REWARD - Lost gray cockatiel named Tiki. Lost 11 May 2013 @ Highwoods Plantation. Contact Pam (843) 327-6686 or


2004 Saab 9-3 Convertible, 68k miles! Blue w/ blue top, fully loaded. Had built, garage kept. $8200. 843-553-1722.

$1400 + util, 3 BD/2BA house for rent. 109 Cannonsmill Lane, Summervile. Contact Pam (843) 327-6686 or

Washer dryer sets $250/$350, stacker wash/dryer $400; kitchen dining sets $50/$200; dressers/chest drawers $50/$250. Call 452-2229

WHITEHALL-Beautiful 4BR, 2.5BA, LR, DR, FR, FP, screen por, 2car gar, Priv fence,Dor II schools, 2540sf, Pool/Tennis, 5 mi to Base-$1750.296-9201


Free Military Homeowner Guide Sue Davis, REALTOR®, Veteran & Mil. Spouse Keller Williams Realty – 843.810.0100 Search entire MLS at

1350 sq ft 3BR town home off Dorchester near Air Force base. $895 per month, pets ok! Call Curt 843278-5454

1750sqft home in Goose Creek, 3bdrm, 2full baths, enclosed garage used as 4th bdrm, updated kitchen, on cul-de-sac, quiet nbrhood. Call Jimmy 843-412-0416.$164k


2002 Jaguar S-Type. Forest Green, Excellent Condition. $5,500.oo (843)767-0112 2006 Toyota Tacoma, blk, 4X4, 67k miles, Fully loaded ($21,000) call 619-438-8567


One month old IPad 4 wi-fi 32 gb white ,like new plus folder and pen for $ 550.0 call 822-8037. KITCHEN CABINETS Beautiful. Never Installed. Cost $4800, Sell $1650. Call 843-856-4680.

Queen Pillowtop Mattress Set w/ warranty. $150! King for $225. Can Deliver $150 843-696-5712

LG-Window Air Cond. Brand New still under Warranty 12,000 BTU: Cost $590.00, Sell $280.00. CASH ONLY: LADSON, S.C. (Call Betty at 843425-3077) Anytime. 6 Pc. Cherry Bedroom Set with Mattress set, Still in the Box! $350! Delivery Available 843-696-5212

Living rm furniture set for sale. Full size sleeper sofa, matching love seat, coffee table & two matching end tables. Call 843-412-0924. must provide own trans


$395 Sofa & Love Seat, New in Plastic. Delivery Available, must Sell! 843-696-5712 • 843-412-5861 fax 843-628-3454 Diggle Publishing, PO Box 2016, Mt. Pleasant SC 29465

Bravo Sports 15ft Trampoline w/Encl never used $200; Fitness Gear 14ft Trampoline w/Encl used for photo shoot- $150; Call 452-1617 5 Pc Dinette $148, New in Box. Coffee & End Tables $99, All New! Can Deliver if needed, 843-696-5212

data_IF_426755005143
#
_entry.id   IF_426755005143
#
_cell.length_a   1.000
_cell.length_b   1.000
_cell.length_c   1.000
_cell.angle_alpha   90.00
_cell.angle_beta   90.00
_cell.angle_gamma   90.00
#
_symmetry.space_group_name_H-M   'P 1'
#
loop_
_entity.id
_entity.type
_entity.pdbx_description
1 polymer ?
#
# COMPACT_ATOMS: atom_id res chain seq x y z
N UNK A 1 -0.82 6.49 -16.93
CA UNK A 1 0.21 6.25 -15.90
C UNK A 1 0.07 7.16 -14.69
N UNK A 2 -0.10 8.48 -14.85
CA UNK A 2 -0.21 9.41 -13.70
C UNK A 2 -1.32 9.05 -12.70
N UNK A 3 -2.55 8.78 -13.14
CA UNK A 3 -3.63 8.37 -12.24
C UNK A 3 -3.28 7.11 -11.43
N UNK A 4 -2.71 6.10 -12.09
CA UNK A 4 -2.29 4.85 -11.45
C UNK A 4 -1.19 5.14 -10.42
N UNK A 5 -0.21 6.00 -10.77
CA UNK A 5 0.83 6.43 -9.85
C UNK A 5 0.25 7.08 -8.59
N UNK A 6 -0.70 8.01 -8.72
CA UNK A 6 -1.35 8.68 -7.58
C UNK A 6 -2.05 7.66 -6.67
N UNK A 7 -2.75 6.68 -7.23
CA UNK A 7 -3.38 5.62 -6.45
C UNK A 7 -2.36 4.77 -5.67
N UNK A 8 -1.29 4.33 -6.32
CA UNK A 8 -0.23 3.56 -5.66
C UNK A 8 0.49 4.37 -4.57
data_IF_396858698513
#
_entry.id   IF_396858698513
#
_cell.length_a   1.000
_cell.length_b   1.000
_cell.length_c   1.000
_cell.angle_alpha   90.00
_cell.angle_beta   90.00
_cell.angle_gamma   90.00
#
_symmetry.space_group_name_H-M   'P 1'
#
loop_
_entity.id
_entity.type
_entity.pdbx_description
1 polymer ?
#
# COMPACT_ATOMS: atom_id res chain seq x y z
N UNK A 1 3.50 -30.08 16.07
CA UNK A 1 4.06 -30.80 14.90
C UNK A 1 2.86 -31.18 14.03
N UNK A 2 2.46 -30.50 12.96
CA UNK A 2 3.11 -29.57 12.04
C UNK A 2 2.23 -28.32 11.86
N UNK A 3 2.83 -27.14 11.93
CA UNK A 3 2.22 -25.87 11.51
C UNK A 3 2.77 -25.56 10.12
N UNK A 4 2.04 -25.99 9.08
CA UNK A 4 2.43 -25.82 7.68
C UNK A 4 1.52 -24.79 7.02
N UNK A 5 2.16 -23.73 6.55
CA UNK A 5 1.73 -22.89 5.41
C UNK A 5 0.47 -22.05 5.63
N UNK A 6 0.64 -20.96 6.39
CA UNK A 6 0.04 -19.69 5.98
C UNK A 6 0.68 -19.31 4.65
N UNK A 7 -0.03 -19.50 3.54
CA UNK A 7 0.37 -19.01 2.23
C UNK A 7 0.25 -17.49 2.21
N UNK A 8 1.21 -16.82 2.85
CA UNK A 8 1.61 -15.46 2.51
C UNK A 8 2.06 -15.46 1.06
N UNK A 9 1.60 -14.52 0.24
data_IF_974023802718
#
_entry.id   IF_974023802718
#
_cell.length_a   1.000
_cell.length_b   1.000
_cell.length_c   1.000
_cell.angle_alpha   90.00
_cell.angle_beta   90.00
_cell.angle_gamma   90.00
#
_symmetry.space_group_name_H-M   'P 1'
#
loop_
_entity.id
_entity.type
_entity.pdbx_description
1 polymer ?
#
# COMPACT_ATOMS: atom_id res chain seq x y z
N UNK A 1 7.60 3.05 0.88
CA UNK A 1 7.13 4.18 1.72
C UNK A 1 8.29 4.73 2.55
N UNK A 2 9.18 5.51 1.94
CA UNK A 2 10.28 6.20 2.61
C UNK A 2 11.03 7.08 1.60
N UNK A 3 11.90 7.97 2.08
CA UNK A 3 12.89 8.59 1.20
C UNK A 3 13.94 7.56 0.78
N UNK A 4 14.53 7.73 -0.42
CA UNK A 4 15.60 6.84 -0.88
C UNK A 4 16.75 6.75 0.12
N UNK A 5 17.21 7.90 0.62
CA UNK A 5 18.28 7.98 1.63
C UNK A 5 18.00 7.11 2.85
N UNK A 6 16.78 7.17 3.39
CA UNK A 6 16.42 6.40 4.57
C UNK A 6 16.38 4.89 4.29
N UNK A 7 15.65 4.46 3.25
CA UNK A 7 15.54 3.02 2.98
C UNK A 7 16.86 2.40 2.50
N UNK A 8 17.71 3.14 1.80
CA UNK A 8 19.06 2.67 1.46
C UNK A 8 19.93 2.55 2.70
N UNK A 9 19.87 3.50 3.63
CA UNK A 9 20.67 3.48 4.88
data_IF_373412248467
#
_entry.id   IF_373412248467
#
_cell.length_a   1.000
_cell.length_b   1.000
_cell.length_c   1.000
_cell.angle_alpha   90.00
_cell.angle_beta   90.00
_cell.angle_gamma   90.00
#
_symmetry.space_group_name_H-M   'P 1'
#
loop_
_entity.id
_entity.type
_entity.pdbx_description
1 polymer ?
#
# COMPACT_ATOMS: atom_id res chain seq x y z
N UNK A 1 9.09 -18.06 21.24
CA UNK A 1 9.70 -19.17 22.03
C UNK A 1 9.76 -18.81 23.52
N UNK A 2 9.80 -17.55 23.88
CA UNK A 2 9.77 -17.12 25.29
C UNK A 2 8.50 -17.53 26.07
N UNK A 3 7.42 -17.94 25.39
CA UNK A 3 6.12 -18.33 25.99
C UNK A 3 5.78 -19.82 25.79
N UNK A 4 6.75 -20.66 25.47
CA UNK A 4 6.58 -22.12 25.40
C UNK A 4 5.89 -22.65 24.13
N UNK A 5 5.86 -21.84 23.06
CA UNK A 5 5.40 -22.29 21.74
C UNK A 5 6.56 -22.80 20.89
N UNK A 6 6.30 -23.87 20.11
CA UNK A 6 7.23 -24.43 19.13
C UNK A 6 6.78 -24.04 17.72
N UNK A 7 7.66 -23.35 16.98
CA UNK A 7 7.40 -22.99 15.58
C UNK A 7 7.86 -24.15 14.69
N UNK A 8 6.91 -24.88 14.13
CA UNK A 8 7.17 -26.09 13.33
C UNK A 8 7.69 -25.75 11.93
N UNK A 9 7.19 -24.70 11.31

Baby Crib w/mattress, 2yrs old (White) excel condition call Jennifer 843-760-9024 or 843-200-3998-N. Chas--$150 OBO

PDF version of the entire Patriot online each week at


Diggle Publishing accepts free three-line personal* classified ads from active duty, reserve and retired military personnel and their dependents. Each line is roughly approximately 45-55 letters and spaces. The amount depends upon the number of capitals, punctuation, etc. Three lines is roughly 150-160 total letters and spaces.

One ad per military family per issue. Military may re-submit ad each week. Only personal ads qualify to run for free (ie: garage sales, home rentals, pets, autos, furniture, etc.) Business-related ads (even if a home business) do not qualify to run for free and must be paid. (See information below.*) We DO NOT accept “work at home” or “multi-level-marketing” ads. Ads which do not adhere to submission guidelines may be rejected without notice.

.com y r a t i l i M n o lest www.Char

The Best Way To Submit A Free Classified Ad Is With Our Online Form At We do not take ads by phone. Please do not call us to confirm receipt of your free ad.

* Ads from non-military or business-related ads (even home businesses) cost $4 per line (45-55 letters and spaces per line). Additional lines (over the 3 free) for personal ads may be purchased for $4 per line as well. To pay for an ad or additional lines, please submit your credit card number and expiration date - as well as the name of the cardholder - with your ad via fax, email, or by phone.

Deadline to submit an ad is 9 a.m. Wednesday morning. Ads printed on a first come-first serve, space available basis.

To see Airlift Dispatch PDF ofSay, the“Ipaper, visit Thank our the advertisers for their online supportorofdownload your baseapaper. Saw It please In the Patriot!”


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Article 15

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The Patriot • May 31, 2013


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05-31-2013 The Patriot (Joint Base Charleston)  
05-31-2013 The Patriot (Joint Base Charleston)  

The official base paper for Joint Base Charleston, S.C. (Charleston Air Force Base & Naval Weapons Station) This 12,000 circulation newspap...